(traduzione del post originale a cura di Gavin Stewart)

An addiction to chardonnay is a risk that every white wine lover runs
in his or her drinking career. It comes down to the discovery of new
and forgotten vineyards which has brought wine lovers to search for
evermore aromatic wines and new emotions. But it is also true that the
real value of chardonnay’s ability to grow even on railway tracks has
become its Achilles’ heel in that many producers have, for speculative
means, capitalised the name of the grape to put galactic quantities of
third-rate wines in mass retail trades. It is true that chardonnay
maintains its immense appeal for the exquisite wines produced from it,
but it’s undeniable that at the same time it leaves a mild impression of
an industrial standard which appeals only to people who put vinegar on
their chips.

For this reason I admit I was a little
hesitant before following the advice of Nichole, my good friend from
Auckland – “Try out Cloudy Bay wines” – which she must have said enough
times to induce insomnia, followed by “They cost a bit but it’s money
well-spent”. The prejudice, cruel mistress of our life, wrongly directed
me towards the price-origin comparison to a French or Italian
chardonnay. “With 25-30 euros I’d buy Chablis any day”. Never had
reasoning been more mistaken, and fortunately my curiosity to try
something new prevailed this time.
First, a little intro to New
Zealand. Declared independent from Great Britain in 1907, New Zealand is
almost the same size as Italy and it has a humid but mild climate, not
experiencing, unlike Italy, the extremes of hot and cold weather across
the seasons. It’s made up of two large islands in the north and south,
North Island and South Island, as well as many island groups and small
islands. Rain is fairly constant across the country, but it’s never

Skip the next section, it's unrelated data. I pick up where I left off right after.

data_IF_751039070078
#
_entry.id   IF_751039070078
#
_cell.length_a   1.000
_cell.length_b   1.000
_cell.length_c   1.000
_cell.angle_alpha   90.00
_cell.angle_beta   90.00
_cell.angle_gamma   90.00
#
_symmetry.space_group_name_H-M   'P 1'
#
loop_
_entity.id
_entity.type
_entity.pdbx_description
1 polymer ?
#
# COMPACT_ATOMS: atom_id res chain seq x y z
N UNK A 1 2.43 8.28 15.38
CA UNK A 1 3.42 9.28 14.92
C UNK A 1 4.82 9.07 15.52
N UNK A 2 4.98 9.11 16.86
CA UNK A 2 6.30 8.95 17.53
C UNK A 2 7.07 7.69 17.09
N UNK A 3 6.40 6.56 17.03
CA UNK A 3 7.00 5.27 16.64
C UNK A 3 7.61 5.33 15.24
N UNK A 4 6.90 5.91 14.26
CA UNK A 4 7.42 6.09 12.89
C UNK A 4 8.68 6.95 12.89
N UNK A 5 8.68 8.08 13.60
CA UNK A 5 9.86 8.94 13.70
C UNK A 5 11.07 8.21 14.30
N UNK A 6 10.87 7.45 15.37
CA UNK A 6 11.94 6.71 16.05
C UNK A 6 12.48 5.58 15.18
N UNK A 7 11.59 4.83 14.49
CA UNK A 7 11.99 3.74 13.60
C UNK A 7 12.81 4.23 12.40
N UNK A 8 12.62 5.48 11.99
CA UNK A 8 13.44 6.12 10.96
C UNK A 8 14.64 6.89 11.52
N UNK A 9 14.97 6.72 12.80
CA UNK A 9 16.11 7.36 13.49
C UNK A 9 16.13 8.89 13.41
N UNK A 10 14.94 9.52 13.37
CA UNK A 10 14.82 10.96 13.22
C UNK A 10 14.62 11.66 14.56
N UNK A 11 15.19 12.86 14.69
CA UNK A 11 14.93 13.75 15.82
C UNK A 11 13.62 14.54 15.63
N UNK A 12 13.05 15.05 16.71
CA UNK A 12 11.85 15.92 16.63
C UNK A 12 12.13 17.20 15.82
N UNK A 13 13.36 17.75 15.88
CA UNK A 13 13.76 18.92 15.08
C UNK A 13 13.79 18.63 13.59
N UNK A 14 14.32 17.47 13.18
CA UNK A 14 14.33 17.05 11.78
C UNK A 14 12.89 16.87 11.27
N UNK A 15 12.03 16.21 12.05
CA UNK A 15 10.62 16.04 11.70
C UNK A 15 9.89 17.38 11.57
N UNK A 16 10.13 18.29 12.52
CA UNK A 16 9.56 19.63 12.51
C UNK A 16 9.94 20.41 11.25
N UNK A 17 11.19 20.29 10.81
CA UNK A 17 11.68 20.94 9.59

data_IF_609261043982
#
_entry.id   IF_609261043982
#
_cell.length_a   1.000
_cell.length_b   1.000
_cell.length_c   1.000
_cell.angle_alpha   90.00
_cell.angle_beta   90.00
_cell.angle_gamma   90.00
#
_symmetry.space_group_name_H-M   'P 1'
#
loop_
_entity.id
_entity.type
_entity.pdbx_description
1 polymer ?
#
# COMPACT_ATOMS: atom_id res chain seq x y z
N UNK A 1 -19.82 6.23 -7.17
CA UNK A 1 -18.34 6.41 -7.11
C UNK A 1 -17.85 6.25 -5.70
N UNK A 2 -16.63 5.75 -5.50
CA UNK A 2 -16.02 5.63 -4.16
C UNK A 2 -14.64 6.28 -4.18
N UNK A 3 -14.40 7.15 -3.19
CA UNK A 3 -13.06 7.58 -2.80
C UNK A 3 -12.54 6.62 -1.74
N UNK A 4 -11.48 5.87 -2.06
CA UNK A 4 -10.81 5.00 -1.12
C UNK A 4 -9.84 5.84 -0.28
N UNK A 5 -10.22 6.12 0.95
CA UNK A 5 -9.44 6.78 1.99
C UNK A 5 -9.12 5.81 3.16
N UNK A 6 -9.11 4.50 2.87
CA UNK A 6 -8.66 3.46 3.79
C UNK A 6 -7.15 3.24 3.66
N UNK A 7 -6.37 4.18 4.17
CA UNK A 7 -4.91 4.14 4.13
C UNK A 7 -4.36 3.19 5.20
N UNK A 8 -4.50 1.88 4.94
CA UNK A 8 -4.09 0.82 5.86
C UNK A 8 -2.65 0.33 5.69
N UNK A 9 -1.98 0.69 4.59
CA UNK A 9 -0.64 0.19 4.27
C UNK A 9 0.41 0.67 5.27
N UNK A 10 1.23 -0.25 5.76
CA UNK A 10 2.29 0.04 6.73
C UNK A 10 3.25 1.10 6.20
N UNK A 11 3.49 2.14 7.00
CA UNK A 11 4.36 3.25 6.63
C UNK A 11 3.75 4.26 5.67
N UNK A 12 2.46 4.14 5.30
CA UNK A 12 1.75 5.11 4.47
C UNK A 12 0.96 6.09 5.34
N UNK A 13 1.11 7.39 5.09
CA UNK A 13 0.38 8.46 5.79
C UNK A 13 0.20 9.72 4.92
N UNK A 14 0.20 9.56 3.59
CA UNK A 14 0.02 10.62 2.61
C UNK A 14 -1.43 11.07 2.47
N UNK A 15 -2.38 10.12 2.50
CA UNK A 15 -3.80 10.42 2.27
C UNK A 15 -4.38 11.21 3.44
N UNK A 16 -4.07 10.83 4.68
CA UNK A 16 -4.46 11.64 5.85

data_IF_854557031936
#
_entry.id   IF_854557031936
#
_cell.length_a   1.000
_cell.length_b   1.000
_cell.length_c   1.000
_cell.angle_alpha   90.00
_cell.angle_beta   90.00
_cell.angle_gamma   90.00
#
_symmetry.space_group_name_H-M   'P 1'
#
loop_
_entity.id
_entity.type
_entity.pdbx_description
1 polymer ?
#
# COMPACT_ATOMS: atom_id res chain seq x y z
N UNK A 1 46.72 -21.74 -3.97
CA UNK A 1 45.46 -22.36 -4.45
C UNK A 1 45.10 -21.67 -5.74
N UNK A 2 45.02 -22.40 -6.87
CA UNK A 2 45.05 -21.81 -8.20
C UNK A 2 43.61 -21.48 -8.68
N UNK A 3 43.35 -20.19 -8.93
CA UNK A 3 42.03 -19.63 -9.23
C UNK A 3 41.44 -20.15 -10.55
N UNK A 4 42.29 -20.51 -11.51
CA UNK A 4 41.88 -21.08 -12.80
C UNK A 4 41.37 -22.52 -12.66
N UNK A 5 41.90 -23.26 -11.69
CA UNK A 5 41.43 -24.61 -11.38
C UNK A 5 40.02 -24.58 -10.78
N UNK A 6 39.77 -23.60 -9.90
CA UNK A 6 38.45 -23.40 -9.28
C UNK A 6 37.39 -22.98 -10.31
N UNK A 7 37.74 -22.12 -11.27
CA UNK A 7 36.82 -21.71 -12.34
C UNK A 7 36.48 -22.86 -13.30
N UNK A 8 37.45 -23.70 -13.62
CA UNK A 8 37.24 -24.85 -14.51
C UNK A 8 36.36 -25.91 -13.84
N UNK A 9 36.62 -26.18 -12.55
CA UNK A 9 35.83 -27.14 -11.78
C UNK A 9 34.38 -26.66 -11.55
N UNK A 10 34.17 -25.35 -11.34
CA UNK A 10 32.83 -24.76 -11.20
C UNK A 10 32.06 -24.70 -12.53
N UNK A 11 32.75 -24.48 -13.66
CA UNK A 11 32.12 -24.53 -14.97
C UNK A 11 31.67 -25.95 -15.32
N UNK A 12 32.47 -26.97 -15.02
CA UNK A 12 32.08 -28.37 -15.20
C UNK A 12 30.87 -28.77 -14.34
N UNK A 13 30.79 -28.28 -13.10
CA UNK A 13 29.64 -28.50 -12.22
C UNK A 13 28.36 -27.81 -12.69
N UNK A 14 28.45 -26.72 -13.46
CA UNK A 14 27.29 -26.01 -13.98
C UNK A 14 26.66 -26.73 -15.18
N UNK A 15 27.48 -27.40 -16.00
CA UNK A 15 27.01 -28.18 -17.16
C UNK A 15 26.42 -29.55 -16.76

torrential or long-lasting. What catches the eye is the perception of an
untouched land, in which you can travel hundreds of kilometres without
coming to a village. The sensation of an air far cleaner than ours is
all too evident. The New Zealanders seem to be part of the countryside:
they don’t speak all the time, they’re never in a hurry and they aren’t
obsessed either by money or by work. With an even distribution of
mountains, valleys and hills, New Zealand is divided into ten wine
regions, the most famous of which is without doubt Marlborough, at the
northern tip of the South Island. It is here in the Wairau Valley, at
the mouth of the river of the same name, we find the vineyards of Cloudy
Bay Estate, born in 1985 only to become a fundamental element in the
New Zealand wine movement thanks to its sauvignon blanc which back in
the day literally made people jump out of their chairs because of its
high quality. The Cloudy Bay surprise turned into recognised quality
thanks to a series of excellent wines, namely chardonnay, pinot noir and
So here we finally have it, the 2013 chardonnay, to
decorate my table and twirl in my glass, fermented and finished in
barrique for 12 months. Straw-coloured with golden reflections, body of
medium texture and notable legs in the glass thanks to its 14% alcohol
and the aforementioned support from the wood during the wine-making
process. It gives an impression of canvas to the olfactory sense. But
when other senses come into play this wine demonstrates its wonder: the
vague sensation of a typical chardonnay is torn away by a decisive nose
of vanilla, banana, papaya and ginger. Lively freshness and mineral
notes live in harmony and sustain a tension of tastes without
interruption. Just when you think you’d experienced the entirety of its
warm and captivating flavour, Cloudy Bay slaps you right in the face
with its complexity and reawakens you with stone lashings and constant,
faint herbaceous scents, with an after tone which is persistent to the
palate, but most of all to the heart.
Cloudy Bay is worth every cent of its 25 euros.
drank it as an accompaniment to sushi, because eating is to some extent
like travelling. Once I’d gone to Japan, it only seemed the right thing
to do to go a little further to New Zealand!